Utilize Audio Models in Multi-Modal Chat

4 min readJun 23, 2024


Use different audio models to support multimodal chatting and categorize the types of audio models.

· Intro
· This article involves
· Method
· Synthesis
· Conclusion
· Full Code


Multimodal (model) chatting is the most common scenario in modern AI applications, roughly revolving around the following:

  • Text response to text
  • Text output as image
  • Text output as audio (text to speech: TTS)
  • Audio(Speech) output as text (speech to text: STT)
  • Text description generates music(text to music: TTM)
  • Description from image to text
  • Image to Image

This article involves

  1. Text output as audio (text to speech: TTS)
  2. Audio(speech) output as text (speech to text: STT)
  3. Text description generates music(text to music: TTM)

We use the first and third methods to create synthesized audio, like telling a story and adding matching background music.

Using the second method, we can extract the speech content and do some summarizing queries, such as RAG.


On Hugging Face, there are a lot of models. This article isn’t about showcasing those amazing models; instead, it just talks about one particular implementation.

  • Text output as audio (text to speech: TTS)

I chose OpenAI’s TTS-1, you can check the specific documentation here.

def text2speech(text: str, voice_type: str = "alloy") -> str:
"""Convert text to speech, return the full filepath to the speech."""
client = OpenAI()
random_filename = create_random_filename(".mp3")
speech_file_path = f"./tmp/{random_filename}"
response = client.audio.speech.create(
return speech_file_path
  • Audio(speech) output as text (speech to text: STT)

Similarly, the popular Whisper is a good choice, the document is here.

def speech2text(base64_speech_audio: bytes) -> str:
"""Convert base64_speech_audio to text, extract the base64_speech_audio content, and provide the text as return."""
audio_file_name = "./tmp/temp.wav"
audio_file = open(audio_file_name, "wb")
bytes_io = io.BytesIO(base64.b64decode(base64_speech_audio))
torch_dtype = torch.float32 if DEVICE == "cpu" else torch.float16
pipe_aud2txt = pipeline(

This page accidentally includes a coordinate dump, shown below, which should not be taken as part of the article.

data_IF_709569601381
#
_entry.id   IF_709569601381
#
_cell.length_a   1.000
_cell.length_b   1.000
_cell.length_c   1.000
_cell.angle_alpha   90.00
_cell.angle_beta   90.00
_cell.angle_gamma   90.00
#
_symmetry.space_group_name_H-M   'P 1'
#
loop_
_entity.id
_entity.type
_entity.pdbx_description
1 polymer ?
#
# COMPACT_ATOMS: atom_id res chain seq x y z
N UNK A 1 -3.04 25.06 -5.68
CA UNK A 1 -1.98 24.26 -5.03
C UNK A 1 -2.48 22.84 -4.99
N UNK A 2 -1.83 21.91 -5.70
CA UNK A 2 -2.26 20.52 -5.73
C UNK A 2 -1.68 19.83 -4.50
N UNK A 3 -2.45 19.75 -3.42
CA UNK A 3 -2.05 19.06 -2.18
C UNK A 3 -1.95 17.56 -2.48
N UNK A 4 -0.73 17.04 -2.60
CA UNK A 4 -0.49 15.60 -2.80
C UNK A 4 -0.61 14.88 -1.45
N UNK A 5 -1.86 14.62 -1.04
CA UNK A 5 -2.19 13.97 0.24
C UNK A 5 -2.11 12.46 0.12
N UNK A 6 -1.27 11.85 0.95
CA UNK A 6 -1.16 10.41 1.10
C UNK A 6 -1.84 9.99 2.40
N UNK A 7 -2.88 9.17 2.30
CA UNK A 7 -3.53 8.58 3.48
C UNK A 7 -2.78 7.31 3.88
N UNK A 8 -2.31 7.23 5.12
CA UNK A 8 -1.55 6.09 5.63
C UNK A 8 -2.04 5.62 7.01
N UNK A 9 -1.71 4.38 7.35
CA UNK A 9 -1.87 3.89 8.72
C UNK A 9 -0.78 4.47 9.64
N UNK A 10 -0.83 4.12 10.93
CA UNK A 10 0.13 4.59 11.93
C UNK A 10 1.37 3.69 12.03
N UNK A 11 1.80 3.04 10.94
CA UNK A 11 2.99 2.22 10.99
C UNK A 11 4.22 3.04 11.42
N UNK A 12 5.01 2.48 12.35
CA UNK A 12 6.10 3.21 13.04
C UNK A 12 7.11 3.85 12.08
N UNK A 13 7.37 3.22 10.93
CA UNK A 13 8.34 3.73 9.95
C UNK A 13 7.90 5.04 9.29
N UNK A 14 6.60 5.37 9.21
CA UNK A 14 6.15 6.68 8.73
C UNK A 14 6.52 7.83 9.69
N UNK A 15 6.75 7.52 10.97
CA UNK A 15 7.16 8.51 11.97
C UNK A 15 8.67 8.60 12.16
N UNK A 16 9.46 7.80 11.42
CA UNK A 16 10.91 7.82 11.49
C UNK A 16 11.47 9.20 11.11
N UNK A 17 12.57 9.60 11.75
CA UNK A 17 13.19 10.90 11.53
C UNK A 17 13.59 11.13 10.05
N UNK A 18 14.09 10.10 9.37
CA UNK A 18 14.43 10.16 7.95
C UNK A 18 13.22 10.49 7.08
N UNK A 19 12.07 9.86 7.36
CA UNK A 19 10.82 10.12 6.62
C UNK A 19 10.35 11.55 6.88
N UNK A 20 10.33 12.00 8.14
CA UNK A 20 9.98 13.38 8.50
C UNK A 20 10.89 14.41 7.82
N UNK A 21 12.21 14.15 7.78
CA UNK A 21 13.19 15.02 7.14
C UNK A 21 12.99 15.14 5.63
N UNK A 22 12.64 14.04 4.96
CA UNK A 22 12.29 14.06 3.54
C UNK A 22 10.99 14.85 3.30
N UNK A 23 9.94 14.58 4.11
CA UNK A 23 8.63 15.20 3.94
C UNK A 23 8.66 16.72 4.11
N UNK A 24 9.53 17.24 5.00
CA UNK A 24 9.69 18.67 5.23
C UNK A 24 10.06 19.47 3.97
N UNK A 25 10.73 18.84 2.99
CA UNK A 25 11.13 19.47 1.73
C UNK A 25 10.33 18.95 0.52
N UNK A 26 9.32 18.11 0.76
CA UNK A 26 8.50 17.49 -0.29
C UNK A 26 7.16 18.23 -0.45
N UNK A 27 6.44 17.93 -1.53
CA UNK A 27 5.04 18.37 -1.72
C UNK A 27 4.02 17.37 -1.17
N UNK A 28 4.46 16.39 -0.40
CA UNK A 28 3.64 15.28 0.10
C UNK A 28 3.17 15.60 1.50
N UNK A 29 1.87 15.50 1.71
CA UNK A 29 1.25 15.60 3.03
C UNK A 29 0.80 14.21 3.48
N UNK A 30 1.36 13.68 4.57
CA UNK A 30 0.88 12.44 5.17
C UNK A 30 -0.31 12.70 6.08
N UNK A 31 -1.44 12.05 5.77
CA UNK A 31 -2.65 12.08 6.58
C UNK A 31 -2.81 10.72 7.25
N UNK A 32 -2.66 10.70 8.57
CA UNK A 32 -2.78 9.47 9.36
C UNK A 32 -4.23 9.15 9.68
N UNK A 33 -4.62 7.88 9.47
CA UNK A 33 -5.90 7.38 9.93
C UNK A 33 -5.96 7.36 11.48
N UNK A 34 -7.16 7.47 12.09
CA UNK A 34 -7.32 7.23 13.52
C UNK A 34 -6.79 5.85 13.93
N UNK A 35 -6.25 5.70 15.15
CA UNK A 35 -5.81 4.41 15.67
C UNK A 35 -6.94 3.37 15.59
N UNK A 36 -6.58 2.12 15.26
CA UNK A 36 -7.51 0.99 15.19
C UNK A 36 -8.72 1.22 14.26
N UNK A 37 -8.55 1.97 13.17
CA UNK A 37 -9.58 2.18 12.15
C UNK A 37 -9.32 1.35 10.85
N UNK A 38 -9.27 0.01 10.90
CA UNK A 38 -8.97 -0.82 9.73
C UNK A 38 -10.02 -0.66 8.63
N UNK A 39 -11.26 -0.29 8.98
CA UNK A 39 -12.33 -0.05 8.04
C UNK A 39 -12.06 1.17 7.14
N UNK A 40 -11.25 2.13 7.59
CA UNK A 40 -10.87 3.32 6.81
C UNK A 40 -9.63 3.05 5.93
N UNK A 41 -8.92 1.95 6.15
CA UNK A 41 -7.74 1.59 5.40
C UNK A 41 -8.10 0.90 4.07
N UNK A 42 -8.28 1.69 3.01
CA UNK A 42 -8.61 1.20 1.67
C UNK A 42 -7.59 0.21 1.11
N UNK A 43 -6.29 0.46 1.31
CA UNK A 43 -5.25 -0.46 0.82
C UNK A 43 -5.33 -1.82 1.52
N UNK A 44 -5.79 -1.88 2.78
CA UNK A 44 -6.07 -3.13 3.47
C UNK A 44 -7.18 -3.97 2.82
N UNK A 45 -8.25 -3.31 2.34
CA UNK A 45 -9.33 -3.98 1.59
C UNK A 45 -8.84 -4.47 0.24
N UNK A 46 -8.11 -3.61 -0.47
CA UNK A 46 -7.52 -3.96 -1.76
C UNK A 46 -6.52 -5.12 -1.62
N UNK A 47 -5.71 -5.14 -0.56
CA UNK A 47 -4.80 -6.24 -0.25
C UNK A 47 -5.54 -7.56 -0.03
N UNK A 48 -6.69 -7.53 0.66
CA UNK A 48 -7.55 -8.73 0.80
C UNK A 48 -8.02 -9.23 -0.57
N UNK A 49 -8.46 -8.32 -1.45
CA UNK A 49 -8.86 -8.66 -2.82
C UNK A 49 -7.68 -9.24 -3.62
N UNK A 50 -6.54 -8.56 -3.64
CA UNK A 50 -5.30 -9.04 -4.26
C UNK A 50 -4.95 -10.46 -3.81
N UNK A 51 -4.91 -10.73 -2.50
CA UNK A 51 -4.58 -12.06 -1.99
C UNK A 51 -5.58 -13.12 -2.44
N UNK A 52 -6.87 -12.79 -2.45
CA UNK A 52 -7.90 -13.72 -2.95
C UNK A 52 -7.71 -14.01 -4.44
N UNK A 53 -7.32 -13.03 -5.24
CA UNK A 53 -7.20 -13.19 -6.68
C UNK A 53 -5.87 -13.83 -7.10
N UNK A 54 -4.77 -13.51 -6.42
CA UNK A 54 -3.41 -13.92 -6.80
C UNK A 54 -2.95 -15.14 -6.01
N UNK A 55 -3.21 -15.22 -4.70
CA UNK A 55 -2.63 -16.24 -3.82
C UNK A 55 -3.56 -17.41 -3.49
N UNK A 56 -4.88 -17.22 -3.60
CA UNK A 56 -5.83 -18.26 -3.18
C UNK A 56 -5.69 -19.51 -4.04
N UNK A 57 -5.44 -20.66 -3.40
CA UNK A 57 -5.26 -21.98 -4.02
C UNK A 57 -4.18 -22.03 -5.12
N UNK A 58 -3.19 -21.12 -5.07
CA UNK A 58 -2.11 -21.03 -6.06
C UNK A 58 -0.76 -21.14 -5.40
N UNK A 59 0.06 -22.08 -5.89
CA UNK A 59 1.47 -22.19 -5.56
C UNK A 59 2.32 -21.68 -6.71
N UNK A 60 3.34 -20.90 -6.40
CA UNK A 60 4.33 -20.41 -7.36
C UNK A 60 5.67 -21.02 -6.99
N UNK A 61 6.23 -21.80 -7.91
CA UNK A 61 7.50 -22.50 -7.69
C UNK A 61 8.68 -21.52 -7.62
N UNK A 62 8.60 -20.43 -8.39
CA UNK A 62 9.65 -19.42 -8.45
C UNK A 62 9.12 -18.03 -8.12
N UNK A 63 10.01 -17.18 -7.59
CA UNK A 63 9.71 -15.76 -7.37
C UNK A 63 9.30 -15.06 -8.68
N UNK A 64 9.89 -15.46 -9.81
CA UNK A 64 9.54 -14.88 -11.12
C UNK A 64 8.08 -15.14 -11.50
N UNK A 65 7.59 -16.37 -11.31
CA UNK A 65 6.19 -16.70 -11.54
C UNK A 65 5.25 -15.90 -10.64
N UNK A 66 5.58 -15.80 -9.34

res = pipe_aud2txt(audio_file_name)
return res.get("text")

I’m using this input audio here for testing:

As output, I first extracted the speech content, and then asked the model if it could summarize some key points and list them for me:

  • Text description generates music(text to music: TTM)

My choice is Facebook’s Audiocraft series, here is their homepage. There is a Google alternative.

def text2music(prompt: str, duration=15) -> str:
"""Convert prompting text to music, return the full filepath to the music."""

def _write_wav(output, file_initials):
for idx, one_wav in enumerate(output):
return True
except Exception as e:
print("Error while writing the file ", e)
return None

model = musicgen.MusicGen.get_pretrained("medium", device=DEVICE)
musicgen_out = model.generate([prompt], progress=True)
musicgen_out_filename = f"./tmp/{create_random_name()}"
_write_wav(musicgen_out, musicgen_out_filename)
return f"{musicgen_out_filename}_0.wav"

These methods may not always be perfect, as new papers are constantly being published. The latest models are usually the ones worth trying out. I also recommend staying subscribed to various communities on LinkedIn to be among the first to know about the newest implementations of models, and of course, Hugging Face is the best tool.


Here’s a nice use case: I asked the bot to tell me a story, and based on the story’s context, generate some background music, then we combined the two. In this case, we didn’t use additional models for the final synthesis, instead, we just used ffmpeg. However, the process from text to audio, text to music, was exactly using the tools mentioned above.

def synthesize_audio(
speech_text: str, prompt: str, voice_type: str = "alloy", duration=15
) -> str:
"""Generate an audio using the provided speech_text and background music audio generated from the prompt.
Generate an audio from the speech_text and another background music from the prompt, then combine the two audioes
into a single synthesis.
text2speech_file_fullpath = text2speech(speech_text, voice_type)
text2music_file_fullpath = text2music(prompt, duration)
synthesis_filename = f"./tmp/{create_random_filename('.mp3')}"

f"ffmpeg -i {text2speech_file_fullpath} -stream_loop -1 -i {text2music_file_fullpath} -filter_complex amix=inputs=2:duration=first:dropout_transition=2 {synthesis_filename} -y"
return synthesis_filename

Note that the audio mixing here isn’t professionally done, and the volumes of the foreground and background sounds haven’t been adjusted.

Here is the video of the case. I asked a total of 2 times, once in Chinese with a joke, and then once in English:

Here is the output effect, because there’s no professional volume adjustment, so the speech sounds unclear:


As of this writing, I can’t directly use GPT for audio input yet, probably still in beta testing. But once it’s possible, that step from audio to text won’t need other models, I believe Anthropic and other models will have the same future.

In short, with so many models on Hugging Face, through various combinations, there will always be alternatives.

Full Code